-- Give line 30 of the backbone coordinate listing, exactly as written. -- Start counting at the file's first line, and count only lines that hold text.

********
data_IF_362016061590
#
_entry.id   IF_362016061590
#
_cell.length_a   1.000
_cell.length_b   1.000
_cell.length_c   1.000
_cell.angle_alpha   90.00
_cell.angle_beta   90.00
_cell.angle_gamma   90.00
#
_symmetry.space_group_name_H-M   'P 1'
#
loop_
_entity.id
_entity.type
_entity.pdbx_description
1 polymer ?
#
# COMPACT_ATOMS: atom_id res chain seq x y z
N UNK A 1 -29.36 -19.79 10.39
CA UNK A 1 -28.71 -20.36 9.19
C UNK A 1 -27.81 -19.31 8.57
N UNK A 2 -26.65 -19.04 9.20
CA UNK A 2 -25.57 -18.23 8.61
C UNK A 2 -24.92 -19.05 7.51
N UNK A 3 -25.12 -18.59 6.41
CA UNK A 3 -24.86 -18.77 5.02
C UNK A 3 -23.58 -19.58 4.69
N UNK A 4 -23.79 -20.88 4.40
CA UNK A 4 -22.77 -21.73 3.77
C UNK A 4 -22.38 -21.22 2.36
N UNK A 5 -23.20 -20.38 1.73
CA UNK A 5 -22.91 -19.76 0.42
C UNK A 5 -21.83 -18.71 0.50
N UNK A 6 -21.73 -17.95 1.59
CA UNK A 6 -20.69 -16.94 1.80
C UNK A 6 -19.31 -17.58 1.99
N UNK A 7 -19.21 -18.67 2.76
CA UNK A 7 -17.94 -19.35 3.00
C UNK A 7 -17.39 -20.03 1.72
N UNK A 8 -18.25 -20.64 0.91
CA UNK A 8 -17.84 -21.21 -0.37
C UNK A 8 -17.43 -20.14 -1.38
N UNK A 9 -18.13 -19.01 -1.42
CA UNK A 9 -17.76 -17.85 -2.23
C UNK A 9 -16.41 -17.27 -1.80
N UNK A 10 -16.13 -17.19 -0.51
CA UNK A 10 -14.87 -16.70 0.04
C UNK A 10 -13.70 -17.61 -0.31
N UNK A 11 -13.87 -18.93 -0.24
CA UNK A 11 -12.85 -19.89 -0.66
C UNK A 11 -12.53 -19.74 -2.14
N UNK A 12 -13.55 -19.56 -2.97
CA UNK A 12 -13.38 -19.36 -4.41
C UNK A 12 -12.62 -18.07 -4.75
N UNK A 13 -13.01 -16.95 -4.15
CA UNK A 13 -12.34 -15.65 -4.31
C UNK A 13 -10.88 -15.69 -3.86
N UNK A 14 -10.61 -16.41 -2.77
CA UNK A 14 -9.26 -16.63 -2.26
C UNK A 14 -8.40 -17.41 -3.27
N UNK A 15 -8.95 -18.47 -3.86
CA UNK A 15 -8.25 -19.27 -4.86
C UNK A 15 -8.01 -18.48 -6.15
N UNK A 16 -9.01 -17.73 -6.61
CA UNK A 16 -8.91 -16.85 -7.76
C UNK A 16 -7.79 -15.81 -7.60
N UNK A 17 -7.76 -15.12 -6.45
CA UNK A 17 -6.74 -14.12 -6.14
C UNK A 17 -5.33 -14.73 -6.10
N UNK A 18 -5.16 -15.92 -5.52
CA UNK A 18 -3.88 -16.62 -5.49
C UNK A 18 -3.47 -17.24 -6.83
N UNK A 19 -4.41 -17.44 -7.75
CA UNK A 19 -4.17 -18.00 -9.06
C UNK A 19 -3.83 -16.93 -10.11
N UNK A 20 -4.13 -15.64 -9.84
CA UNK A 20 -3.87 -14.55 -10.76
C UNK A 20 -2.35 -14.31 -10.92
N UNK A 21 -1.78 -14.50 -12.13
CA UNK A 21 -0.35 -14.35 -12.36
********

N UNK A 4 -23.79 -20.88 4.40